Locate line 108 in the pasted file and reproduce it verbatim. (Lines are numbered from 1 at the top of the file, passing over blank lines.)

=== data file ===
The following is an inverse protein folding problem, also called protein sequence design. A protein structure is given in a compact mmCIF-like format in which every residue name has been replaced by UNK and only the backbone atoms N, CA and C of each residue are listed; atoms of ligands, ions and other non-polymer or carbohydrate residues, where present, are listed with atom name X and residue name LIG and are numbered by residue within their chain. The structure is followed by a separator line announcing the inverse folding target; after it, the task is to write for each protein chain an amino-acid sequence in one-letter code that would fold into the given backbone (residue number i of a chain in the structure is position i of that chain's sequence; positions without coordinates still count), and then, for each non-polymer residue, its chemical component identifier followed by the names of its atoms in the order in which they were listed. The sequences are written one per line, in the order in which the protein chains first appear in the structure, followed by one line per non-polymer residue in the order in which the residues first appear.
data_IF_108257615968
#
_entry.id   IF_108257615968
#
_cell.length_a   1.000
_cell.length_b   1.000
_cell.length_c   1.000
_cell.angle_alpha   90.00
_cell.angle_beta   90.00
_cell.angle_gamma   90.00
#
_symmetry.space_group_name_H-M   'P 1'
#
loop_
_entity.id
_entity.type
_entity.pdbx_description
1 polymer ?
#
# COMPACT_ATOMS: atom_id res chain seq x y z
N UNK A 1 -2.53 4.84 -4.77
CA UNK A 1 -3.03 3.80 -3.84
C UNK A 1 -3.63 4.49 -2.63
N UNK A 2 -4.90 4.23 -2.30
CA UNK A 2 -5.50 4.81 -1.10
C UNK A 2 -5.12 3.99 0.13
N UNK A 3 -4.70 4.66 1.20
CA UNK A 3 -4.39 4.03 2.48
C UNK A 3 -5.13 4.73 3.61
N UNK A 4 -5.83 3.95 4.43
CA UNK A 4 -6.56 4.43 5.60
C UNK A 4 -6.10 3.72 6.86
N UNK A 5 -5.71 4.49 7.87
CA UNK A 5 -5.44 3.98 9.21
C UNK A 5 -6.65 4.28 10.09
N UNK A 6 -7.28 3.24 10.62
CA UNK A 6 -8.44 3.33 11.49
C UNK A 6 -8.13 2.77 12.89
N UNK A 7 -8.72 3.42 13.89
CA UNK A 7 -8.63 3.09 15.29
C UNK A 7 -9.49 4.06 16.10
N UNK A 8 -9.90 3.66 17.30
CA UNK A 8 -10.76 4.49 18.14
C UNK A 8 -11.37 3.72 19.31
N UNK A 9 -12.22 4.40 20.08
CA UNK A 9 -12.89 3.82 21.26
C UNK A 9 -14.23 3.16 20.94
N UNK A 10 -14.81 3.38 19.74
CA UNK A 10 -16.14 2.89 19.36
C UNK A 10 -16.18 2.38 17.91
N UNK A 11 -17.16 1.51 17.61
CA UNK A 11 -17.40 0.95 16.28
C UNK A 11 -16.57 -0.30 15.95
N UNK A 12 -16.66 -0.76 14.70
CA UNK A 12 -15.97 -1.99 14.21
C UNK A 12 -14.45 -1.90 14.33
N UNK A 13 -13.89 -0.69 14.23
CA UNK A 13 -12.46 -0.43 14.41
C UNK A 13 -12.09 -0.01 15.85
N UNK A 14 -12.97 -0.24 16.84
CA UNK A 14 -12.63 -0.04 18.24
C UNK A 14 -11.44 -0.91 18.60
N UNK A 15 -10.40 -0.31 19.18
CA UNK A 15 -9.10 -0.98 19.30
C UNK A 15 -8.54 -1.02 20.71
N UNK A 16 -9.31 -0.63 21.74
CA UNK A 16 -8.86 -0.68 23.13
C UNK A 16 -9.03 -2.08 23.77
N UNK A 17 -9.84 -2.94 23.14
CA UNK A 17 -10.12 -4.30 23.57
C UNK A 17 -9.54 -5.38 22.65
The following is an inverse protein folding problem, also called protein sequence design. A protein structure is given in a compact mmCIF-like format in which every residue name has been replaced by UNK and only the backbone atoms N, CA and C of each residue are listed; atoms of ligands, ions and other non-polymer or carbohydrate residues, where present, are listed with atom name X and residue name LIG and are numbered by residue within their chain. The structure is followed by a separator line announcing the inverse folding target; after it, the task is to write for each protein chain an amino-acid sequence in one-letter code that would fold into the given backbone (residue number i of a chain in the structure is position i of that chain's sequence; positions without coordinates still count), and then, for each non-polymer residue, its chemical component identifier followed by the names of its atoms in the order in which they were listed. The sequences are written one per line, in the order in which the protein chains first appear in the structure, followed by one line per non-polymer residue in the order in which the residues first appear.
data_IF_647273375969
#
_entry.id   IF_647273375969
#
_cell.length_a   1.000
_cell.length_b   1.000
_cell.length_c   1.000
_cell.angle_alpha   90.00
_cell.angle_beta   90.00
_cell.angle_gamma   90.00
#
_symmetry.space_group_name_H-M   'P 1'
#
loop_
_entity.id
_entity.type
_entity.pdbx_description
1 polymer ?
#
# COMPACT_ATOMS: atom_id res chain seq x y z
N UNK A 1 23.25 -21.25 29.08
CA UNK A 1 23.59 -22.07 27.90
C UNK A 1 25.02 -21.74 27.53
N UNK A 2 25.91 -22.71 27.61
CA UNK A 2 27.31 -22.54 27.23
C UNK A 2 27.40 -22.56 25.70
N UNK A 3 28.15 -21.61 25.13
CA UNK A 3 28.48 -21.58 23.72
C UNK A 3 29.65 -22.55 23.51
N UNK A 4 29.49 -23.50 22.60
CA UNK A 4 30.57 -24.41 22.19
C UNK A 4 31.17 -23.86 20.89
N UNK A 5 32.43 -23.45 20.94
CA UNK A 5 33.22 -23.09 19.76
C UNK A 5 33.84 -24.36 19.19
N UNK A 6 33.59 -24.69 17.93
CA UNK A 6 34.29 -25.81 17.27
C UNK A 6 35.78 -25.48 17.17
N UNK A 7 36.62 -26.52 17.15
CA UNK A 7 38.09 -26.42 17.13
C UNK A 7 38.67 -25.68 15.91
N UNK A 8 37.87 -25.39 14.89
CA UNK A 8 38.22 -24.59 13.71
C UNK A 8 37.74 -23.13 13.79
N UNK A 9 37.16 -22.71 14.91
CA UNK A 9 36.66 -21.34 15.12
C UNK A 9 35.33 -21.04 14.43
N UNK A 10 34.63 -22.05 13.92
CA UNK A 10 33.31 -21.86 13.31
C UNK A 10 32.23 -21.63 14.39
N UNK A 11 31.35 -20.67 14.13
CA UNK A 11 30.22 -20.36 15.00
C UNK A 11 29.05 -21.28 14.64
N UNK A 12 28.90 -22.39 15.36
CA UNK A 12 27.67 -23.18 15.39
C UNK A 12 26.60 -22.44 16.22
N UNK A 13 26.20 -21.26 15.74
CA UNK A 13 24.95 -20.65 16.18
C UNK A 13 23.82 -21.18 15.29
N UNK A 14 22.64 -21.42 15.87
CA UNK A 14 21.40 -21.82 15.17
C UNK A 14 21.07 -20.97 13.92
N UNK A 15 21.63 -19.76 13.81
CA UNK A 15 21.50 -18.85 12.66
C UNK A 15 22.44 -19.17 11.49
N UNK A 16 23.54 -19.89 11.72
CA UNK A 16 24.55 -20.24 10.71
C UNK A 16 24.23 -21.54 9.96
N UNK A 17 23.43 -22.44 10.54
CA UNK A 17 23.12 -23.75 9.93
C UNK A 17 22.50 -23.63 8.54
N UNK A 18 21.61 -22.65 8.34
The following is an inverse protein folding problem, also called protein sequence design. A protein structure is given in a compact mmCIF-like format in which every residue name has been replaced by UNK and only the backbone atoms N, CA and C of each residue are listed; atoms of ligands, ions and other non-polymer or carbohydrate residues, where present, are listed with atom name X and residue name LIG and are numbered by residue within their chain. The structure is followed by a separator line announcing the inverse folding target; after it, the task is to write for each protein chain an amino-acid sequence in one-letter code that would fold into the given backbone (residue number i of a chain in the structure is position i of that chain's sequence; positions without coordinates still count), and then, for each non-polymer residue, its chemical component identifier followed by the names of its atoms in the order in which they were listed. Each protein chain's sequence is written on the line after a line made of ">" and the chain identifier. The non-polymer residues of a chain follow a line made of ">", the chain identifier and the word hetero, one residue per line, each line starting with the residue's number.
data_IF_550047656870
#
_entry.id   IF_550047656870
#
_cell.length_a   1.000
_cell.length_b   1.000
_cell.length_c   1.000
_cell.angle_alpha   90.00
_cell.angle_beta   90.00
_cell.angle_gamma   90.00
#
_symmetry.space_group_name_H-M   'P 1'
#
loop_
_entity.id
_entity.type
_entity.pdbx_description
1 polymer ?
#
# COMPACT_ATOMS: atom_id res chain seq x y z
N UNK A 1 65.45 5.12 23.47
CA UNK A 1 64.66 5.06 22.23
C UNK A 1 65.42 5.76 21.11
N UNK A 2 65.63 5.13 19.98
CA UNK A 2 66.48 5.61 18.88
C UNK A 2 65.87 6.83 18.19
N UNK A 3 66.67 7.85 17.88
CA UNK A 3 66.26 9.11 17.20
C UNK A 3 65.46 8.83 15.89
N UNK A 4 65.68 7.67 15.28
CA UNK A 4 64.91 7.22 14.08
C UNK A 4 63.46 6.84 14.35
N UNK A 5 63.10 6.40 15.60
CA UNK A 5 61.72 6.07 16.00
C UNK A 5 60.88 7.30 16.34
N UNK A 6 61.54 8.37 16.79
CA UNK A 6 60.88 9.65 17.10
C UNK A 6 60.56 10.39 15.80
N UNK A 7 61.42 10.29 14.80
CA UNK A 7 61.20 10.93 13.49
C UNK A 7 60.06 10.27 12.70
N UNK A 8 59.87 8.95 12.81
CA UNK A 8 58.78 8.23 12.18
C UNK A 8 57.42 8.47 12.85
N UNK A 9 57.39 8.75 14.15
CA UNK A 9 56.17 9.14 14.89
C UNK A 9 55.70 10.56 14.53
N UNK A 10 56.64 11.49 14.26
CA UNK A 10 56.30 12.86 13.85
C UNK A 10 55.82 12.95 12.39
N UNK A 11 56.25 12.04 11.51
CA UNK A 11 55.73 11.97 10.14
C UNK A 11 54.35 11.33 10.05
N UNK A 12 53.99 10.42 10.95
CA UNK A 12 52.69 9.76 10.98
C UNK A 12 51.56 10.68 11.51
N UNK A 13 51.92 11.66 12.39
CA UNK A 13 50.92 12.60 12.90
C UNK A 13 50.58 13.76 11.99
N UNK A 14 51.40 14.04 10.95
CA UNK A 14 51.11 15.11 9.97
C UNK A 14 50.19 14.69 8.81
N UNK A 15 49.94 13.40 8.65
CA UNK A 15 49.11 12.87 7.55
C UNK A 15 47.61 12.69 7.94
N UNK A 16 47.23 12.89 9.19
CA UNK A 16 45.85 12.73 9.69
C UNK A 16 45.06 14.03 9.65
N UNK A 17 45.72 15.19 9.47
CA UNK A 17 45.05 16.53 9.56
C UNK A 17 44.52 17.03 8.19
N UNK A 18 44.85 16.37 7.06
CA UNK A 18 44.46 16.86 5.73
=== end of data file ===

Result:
C UNK A 5 33.84 -24.36 19.19